Reigniting their love of MFL


A new initiative is encouraging schools to combine language teaching with the teaching of other key subjects. Suzi Bewell takes a look at the immersion approach to MFL.

The Association for Language Learning (ALL) has set up FLAME, a new initiative to support CLIL (Content and Language Integrated Learning) and bilingual learning.

FLAME stands for “Future for Language as a Medium of Education” and was launched in January. It aims to support the many ways that teachers are combining languages with other subjects, whether bringing subject topics into language lessons, teaching subject modules, or teaching one or more whole subjects through a language other than English. FLAME plans to:

  • Bring together people with a shared interest in bilingual learning.

  • Help teachers to collaborate and share ideas.

  • Provide valuable information and advice for schools.

  • Arrange open days to see CLIL and bilingual learning in action. 

  • Improve the availability of learning resources.

ALL hopes that FLAME will increase the number of primary and secondary schools that combine language teaching with the teaching of key subjects, and that this in turn will help to transform the quality of language learning in schools.

CLIL, which is very popular as a means of teaching languages in Europe (and has been for some time, especially in Spain) has sadly not been adopted in many schools in the UK. This could be for several reasons. CLIL requires languages teachers to teach predominantly in the target language, something which the most recent MFL Ofsted report, Achievement and Challenge, deemed to be an apparent weakness in MFL departments.

The use of the TL (target language) has always been an area of debate and with the advent of personal, learning and thinking skills and Learning2Learn, many MFL teachers have seemingly resorted to teaching for the most part in English. 

FLAME seeks to address this issue with immersion teaching and requires very careful planning and a clear and rigorous implementation strategy on a departmental level.

Teaching FLAME is very different from teaching MFL in the traditional way. From working with schools in my role as course leader for PGCE MFL at the University of York, I have observed that many languages departments still teach a fairly traditional curriculum whereby students entering in year 7 are most likely to learn about such topics as self and family, pets, pencil case and perhaps daily routine. Do most 11-year-olds really want to talk about such things in their own language, let alone the target language?

I would strongly argue that the level of cognitive challenge in MFL compared with other core subjects could be deemed to be lower, and this poses the question of student engagement and motivation (or lack thereof).

What I believe FLAME aims to do is to bridge the gap between CLIL and traditional methodology, allowing teachers the freedom to teach more engaging cross-curricular topics predominantly in the target language.

In turn, learners will have a much stronger motivation to learn a language in order to communicate for real and relevant reasons. It is essential that we as language educators stimulate the desire to want to learn a foreign language, especially in a world where GCSE up-take for languages in the UK is at an all-time low.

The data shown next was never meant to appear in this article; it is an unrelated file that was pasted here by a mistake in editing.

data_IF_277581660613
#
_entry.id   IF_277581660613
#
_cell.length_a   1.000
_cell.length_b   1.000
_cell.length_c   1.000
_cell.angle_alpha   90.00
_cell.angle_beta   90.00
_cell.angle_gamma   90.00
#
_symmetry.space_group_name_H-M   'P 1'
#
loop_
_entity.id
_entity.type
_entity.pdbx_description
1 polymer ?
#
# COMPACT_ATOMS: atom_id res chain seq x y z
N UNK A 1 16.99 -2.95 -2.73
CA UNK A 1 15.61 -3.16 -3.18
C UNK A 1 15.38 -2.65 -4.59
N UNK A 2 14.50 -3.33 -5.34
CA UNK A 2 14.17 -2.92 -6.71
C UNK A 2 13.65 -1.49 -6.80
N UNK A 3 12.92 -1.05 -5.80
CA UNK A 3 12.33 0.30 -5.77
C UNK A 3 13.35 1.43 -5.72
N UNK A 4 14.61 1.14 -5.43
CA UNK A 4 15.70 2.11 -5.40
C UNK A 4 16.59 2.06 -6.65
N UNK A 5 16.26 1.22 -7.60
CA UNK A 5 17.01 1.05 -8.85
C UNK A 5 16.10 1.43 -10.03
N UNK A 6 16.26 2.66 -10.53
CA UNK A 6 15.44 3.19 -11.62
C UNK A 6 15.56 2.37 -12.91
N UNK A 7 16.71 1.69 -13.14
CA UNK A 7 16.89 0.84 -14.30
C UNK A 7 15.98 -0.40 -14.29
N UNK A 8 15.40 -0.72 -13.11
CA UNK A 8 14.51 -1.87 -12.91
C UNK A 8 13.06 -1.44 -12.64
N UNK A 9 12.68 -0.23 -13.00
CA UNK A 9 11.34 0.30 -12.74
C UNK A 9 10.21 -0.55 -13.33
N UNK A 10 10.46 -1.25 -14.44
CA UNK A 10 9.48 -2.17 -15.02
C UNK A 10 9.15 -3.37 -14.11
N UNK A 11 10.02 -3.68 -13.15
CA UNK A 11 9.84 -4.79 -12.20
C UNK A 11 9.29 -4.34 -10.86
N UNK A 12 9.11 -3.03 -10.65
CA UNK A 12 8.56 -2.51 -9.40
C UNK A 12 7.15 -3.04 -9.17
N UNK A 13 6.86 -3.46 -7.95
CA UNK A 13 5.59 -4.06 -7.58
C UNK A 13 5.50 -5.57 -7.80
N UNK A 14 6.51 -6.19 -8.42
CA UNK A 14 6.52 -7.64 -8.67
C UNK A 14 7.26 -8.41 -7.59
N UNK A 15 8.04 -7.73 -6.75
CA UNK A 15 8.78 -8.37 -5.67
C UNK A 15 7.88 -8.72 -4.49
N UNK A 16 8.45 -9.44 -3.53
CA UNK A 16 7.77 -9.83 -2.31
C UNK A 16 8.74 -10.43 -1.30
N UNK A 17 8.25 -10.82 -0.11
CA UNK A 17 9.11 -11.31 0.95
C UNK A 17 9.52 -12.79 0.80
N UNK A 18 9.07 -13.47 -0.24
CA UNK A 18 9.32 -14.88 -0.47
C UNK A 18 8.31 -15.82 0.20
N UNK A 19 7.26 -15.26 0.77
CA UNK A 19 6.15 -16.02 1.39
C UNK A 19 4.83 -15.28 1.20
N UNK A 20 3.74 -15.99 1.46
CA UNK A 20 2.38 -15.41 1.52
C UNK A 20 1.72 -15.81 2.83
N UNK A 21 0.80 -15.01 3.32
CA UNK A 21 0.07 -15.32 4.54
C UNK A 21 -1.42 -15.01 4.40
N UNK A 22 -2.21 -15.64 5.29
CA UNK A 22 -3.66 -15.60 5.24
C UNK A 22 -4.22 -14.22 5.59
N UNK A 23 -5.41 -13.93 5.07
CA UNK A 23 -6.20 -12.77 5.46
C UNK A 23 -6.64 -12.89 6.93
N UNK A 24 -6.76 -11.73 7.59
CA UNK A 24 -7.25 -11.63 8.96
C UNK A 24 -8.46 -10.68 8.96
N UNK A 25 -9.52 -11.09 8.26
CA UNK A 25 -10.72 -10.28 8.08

At the University of York, we took our first steps into introducing the CLIL/FLAME methodology to our MFL trainee teachers last academic year. Science and MFL trainees collaborated to produce an exciting array of resources to teach scientific concepts to year 7 and the fruits of our labours can be found online (see further information).

This work will continue into 2013 where we are hoping to work more closely with Professor Do Coyle, an expert in CLIL from the University of Aberdeen. We feel that this could be an exciting and effective means by which we can start to get our University of York partner schools engaging in a conversation about the possibility of experimenting with FLAME in the future.

Get involved in the debate

ALL launched its first FLAME newsletter in February – this can be found by searching the ALL website (see further information for this and all other referenced links). There is also a FLAME web page in the Community section of the ALL website.

Elsewhere, CLIL case studies from the work done by Links into Languages are a useful resource. MFL practitioners may also be interested in visiting the CLIL for Teachers wiki which contains many free and ready to download resources which are being shared by colleagues in schools where the CLIL/FLAME methodology is being successfully implemented into the MFL department.

There are also several case studies online, via the CILT archives, whereby those MFL specialists who are currently unfamiliar with the idea of CLIL/FLAME can read about and view video footage of practising primary and secondary practitioners of languages using the FLAME methodology with their learners, some as young as eight. 

MFL teachers, I hope I have inspired you to relight some fires today!

  • Suzi Bewell is currently the PGCE MFL curriculum area leader at the University of York. She is passionate about languages, learning and language learning. You can follow her on Twitter at or email

Further information



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